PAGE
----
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FILAMER CHRISTIAN INST. VS. IAC G.R. No.

75112 August 17, 1992

NOVEMBER 2, 2017

FACTS:

Kapunan, Sr. an 82 year old retired teacher, was struck by a jeepney owned by Filamer Christian Institute
and driven by its alleged employee, Funtecha. Kapunan was hospitalized for 20 days. He thus instituted a
criminal case against Funtecha alone, who was convicted for serious physical injuries through reckless
imprudence.

Thereafter, pursuant to his reservation, Kapunan instituted a civil case for damages against Funtecha
and Filamer and its president. The RTC and the CA found Filamer, the school, liable for damages. Hence,
this petition.

Filamer contends that it is not civilly liable because Funtecha was not its employee, as he was only a
working scholar assigned to clean the school premises for only two (2) hours in the morning of each
school day. Filamer anchors its contention on Section 14, Rule X of Book III of the Labor Code,, which
excludes working scholars from the employment coverage as far as substantive labor provisions on
working conditions, rest periods, and wages is concerned.

ISSUE:
Is Funtecha an employee of Filamer?

RULING:

YES. It is undisputed that Funtecha was a working student, being a part-time janitor and a scholar of
petitioner Filamer. He was, in relation to the school, an employee even if he was assigned to clean the
school premises for only two (2) hours in the morning of each school day.

In learning how to drive while taking the vehicle home in the direction of Allan’s house, Funtecha
definitely was not having a joy ride. Funtecha was not driving for the purpose of his enjoyment or for a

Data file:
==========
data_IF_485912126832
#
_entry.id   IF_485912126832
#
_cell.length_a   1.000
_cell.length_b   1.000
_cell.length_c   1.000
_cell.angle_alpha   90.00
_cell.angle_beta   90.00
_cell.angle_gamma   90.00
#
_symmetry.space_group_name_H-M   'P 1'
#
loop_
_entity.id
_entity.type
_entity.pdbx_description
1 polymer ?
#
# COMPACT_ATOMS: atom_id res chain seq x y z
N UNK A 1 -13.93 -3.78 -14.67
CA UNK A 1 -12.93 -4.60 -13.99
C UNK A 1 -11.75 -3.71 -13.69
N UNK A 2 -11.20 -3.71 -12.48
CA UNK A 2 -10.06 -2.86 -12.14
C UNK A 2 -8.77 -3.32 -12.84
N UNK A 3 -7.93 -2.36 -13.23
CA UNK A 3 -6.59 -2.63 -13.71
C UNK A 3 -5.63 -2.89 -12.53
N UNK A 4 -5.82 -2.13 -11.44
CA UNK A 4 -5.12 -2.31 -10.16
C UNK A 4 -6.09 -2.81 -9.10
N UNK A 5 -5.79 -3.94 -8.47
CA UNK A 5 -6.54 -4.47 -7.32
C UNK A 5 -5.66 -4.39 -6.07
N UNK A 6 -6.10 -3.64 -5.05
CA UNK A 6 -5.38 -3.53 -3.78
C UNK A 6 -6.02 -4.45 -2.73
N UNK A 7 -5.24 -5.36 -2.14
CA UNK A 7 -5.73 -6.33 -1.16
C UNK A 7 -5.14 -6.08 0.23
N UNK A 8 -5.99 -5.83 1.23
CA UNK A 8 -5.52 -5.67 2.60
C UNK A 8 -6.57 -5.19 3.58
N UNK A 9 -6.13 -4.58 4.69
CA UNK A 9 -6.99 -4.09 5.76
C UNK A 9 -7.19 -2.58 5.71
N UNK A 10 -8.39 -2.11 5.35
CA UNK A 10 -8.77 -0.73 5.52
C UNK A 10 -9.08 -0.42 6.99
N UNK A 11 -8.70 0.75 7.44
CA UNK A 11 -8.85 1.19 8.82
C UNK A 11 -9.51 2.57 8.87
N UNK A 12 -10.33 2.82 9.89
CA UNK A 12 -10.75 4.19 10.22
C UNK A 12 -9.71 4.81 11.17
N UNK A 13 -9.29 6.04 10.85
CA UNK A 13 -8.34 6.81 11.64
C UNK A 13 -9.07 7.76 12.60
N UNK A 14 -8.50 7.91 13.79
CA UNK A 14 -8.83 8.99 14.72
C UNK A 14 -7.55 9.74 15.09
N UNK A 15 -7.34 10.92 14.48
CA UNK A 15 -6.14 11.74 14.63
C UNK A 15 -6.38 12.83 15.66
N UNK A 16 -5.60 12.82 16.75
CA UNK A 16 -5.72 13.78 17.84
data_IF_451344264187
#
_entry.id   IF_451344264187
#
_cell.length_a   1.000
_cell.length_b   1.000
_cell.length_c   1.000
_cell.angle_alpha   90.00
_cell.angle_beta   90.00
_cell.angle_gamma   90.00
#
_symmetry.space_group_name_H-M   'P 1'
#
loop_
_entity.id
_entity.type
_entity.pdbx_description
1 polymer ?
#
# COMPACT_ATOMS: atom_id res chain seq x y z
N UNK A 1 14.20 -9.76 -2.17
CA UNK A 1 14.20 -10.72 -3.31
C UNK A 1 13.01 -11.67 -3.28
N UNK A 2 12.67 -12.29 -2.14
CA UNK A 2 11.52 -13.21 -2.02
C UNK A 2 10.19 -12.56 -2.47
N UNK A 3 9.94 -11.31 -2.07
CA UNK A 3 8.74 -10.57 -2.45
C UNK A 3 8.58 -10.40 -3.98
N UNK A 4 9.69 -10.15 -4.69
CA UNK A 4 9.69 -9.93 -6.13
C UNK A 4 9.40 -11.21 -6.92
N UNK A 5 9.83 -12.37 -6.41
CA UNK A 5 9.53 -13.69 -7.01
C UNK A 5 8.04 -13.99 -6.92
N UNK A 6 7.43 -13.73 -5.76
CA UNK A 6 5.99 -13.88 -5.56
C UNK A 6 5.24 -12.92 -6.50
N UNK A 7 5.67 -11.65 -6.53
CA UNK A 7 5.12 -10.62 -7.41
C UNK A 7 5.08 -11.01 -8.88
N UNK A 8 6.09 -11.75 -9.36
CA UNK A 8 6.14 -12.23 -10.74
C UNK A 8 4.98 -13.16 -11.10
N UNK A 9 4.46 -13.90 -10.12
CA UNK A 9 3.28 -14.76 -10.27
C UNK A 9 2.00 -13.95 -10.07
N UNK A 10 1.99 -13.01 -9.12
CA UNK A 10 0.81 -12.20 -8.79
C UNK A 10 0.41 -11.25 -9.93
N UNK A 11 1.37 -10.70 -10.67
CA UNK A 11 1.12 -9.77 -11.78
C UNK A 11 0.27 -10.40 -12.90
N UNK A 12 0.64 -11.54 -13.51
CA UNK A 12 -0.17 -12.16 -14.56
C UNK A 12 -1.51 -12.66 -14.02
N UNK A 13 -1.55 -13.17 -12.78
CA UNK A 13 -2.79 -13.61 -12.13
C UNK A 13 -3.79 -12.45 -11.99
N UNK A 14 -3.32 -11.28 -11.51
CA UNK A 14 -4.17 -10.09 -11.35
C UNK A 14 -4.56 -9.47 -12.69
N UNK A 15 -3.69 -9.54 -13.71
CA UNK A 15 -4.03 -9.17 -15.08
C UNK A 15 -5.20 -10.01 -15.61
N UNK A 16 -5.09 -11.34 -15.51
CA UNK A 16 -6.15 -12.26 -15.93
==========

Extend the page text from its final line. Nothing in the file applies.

“frolic of his own” but ultimately, for the service for which the jeep was intended by the petitioner
school. Therefore, the Court is constrained to conclude that the act of Funtecha in taking over the
steering wheel was one done for and in behalf of his employer for which act the petitioner-school
cannot deny any responsibility by arguing that it was done beyond the scope of his janitorial duties.

Section 14, Rule X, Book III of the Rules implementing the Labor Code, on which the petitioner anchors
its defense, was promulgated by the Secretary of Labor and Employment only for the purpose of
administering and enforcing the provisions of the Labor Code on conditions of employment. Particularly,
Rule X of Book III provides guidelines on the manner by which the powers of the Labor Secretary shall be
exercised; on what records should be kept; maintained and preserved; on payroll; and on the exclusion
of working scholars from, and inclusion of resident physicians in the employment coverage as far as
compliance with the substantive labor provisions on working conditions, rest periods, and wages, is
concerned.

In other words, Rule X is merely a guide to the enforcement of the substantive law on labor. The Court,
thus, makes the distinction and so holds that Section 14, Rule X, Book III of the Rules is not the decisive
law in a civil suit for damages instituted by an injured person during a vehicular accident against a
working student of a school and against the school itself.

The present case does not deal with a labor dispute on conditions of employment between an alleged
employee and an alleged employer. It invokes a claim brought by one for damages for injury caused by
the patently negligent acts of a person, against both doer-employee and his employer. Hence, the
reliance on the implementing rule on labor to disregard the primary liability of an employer under
Article 2180 of the Civil Code is misplaced. An implementing rule on labor cannot be used by an
employer as a shield to avoid liability under the substantive provisions of the Civil Code.